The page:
Tag: Arthur and Elizabeth Schlesinger Library

Activist and Educator Angela Davis’ Papers Acquired by Harvard University’s Schlesinger Library (VIDEO)

Detail photos show materials from the papers of Angela Davis that are now housed at the Schlesinger Library. (Kris Snibbe/Harvard Staff Photographer)

by Colleen Walsh via news.harvard.edu

For almost 60 years Angela Davis has been for many an iconic face of feminism and counterculture activism in America. Now her life in letters and images will be housed at Harvard University.

Radcliffe College‘s Schlesinger Library has acquired Davis’ archive, a trove of documents, letters, papers, photos, and more that trace her evolution as an activist, author, educator, and scholar. The papers were secured with support from Harvard’s Hutchins Center for African & African American Research.

The FBI wanted poster for Davis (Courtesy Schlesinger Library)

“My papers reflect 50 years of involvement in activist and scholarly collaborations seeking to expand the reach of justice in the world,” Davis said in a statement. “I am very happy that at the Schlesinger Library they will join those of June Jordan, Patricia Williams, Pat Parker, and so many other women who have been advocates of social transformation.”

Jane Kamensky, Carl and Lily Pforzheimer Foundation Director of the Schlesinger Library, sees the collection yielding “prize-winning books for decades as people reckon with this legacy and put [Davis] in conversation with other collections here and elsewhere.”

When looking for new material, Kamensky said the library seeks collections “that will change the way that fields know what they know,” adding that she expects the Davis archive to inspire and inform scholars across a range of disciplines.

Henry Louis Gates Jr. said that he’s followed Davis’ life and work ever since spotting a “Free Angela” poster on the wall at his Yale dorm. Gates, the Alphonse Fletcher Jr. University Professor, has worked to increase the archival presence of African-Americans who have made major contributions to U.S. society, politics, and culture. He called the Davis papers “a marvelous coup for Harvard.”

“She’s of enormous importance to the history of political thought and political activism of left-wing or progressive politics and the history of race and gender in the United States since the mid-’60s,” said Gates, who directs the Hutchins Center. “No one has a more important role, and now scholars will be able to study the arc of her thinking, the way it evolved and its depth, by having access to her papers.”

The acquisition is in keeping with the library’s efforts to ensure its collections represent a broad range of life experiences. In 2013 and 2014 an internal committee developed a diverse wish list, “and a foundational thinker and activist like Angela Davis was very naturally at the top,” said Kamensky.

Kenvi Phillips, hired as the library’s first curator for race and ethnicity in 2016, met with Davis in Oakland last year to collect the papers with help from two archivists. Together they packed 151 boxes of material gathered from a storage site, an office, and Davis’ home. Continue reading “Activist and Educator Angela Davis’ Papers Acquired by Harvard University’s Schlesinger Library (VIDEO)”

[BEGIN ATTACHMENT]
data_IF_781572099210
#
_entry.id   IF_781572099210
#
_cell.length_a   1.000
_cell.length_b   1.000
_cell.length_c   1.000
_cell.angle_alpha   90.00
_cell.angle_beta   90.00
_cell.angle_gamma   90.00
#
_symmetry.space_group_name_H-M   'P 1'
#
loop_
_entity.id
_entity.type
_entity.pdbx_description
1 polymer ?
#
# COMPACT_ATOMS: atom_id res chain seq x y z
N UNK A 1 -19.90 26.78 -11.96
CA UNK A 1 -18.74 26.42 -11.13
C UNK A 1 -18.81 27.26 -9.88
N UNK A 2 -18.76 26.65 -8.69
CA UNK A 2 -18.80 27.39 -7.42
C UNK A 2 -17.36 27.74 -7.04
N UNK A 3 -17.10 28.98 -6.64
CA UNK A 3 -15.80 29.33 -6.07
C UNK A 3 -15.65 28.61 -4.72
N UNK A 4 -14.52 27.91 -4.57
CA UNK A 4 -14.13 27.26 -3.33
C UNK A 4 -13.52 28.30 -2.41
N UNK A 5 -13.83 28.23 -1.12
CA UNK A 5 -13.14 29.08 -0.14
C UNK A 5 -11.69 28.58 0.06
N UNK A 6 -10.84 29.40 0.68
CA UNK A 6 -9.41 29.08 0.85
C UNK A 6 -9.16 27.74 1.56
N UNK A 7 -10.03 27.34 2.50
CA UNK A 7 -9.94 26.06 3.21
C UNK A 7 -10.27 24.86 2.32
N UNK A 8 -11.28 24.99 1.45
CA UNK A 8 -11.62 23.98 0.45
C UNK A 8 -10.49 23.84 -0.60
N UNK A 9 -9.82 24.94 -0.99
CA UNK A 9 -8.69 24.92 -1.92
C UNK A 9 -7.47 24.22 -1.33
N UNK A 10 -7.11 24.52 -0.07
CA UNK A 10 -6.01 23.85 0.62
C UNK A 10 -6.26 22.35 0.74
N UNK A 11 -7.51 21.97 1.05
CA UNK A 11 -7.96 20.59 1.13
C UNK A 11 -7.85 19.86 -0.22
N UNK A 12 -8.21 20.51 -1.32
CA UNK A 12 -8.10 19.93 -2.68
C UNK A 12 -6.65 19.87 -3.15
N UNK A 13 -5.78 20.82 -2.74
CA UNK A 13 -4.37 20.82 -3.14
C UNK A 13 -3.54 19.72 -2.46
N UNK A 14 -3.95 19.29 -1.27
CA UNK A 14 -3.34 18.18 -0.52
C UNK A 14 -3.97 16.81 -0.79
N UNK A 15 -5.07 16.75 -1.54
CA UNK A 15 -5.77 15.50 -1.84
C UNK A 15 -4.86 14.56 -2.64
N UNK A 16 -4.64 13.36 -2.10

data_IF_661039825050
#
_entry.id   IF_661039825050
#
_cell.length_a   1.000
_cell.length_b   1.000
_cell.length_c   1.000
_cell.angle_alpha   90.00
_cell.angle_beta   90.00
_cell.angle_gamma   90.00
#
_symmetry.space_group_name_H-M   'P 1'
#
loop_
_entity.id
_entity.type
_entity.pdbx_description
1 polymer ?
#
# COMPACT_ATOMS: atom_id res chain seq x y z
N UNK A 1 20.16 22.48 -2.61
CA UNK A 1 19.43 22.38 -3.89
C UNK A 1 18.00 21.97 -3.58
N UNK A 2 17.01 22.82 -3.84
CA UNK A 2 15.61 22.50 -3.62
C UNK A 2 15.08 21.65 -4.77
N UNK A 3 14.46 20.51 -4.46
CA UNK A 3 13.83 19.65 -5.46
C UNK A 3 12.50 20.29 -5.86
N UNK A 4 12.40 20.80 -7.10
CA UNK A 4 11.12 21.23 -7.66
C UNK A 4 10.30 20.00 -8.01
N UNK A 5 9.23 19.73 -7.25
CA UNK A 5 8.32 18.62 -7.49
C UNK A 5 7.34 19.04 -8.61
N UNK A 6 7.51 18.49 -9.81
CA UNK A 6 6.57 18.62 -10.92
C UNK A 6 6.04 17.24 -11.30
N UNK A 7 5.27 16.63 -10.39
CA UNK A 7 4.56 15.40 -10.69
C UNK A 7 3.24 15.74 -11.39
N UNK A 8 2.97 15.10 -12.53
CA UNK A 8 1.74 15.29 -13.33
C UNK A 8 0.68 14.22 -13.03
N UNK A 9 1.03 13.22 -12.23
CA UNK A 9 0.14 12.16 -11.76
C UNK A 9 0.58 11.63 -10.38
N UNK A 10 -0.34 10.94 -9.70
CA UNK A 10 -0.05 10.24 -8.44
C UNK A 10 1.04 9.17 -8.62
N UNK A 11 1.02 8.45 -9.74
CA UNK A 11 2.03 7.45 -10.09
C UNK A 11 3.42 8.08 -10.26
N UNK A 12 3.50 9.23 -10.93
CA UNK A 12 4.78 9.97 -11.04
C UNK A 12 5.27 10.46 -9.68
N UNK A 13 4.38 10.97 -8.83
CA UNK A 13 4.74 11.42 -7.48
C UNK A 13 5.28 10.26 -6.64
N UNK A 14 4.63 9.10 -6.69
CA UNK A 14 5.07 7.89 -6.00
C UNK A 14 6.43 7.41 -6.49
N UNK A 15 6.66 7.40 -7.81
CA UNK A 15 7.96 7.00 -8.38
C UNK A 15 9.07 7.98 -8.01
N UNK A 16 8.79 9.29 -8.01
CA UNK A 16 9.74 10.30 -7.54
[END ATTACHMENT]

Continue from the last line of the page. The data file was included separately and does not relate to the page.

Archive of African American Women Soldiers’ Letters Donated to Harvard University

Myraline Morris Whitaker (Kris Snibbe/Harvard Staff Photographer)
Maryline Morris Whitaker (Kris Snibbe/Harvard Staff Photographer)

Maryline Morris Whitaker is the founder of the Sister Soldier Project, a grassroots organization that provides hair care products to African American women soldiers to help them comply with the militaries requirements for hair. “If hair is longer than your ears, it has to be pulled back and tucked under, and as a Black woman I just don’t understand how that happens without the right product,” Whitaker says.

In 2008, Whitaker raised enough money and donations to send 1,000 packages of hair care products to African American women serving in combat areas overseas. She received a large number of thank you letters from the women soldiers. “These women never complained,” said Whitaker, commenting on the letters she received. “They just talked about their lives in the service. They were happy to be there. They talked about the families they left behind, and they’d send pictures of their children.”

Whitaker realized that she had a treasure trove of letters documenting the experiences of African American women serving overseas in the armed forces. She volunteered to donate the archive to the Smithsonian museum but the museum was not interested.

But Whitaker found a home for her archive at the Arthur and Elizabeth Schlesinger Library on the History of Women in America at the Radcliffe Institute for Advanced Study at Harvard University. The Schlesinger Library holdings date from the founding of the United States to the present and include more than 3,200 manuscript collections, 100,000 volumes of books and periodicals, and films, photos, and audiovisual material. The library holds many collections from African American women including Mildred Jefferson, the first Black woman graduate of Harvard Medical School, author June Jordan, civil rights activist Pauli Murray, and author Dorothy West.

article via jbhe.com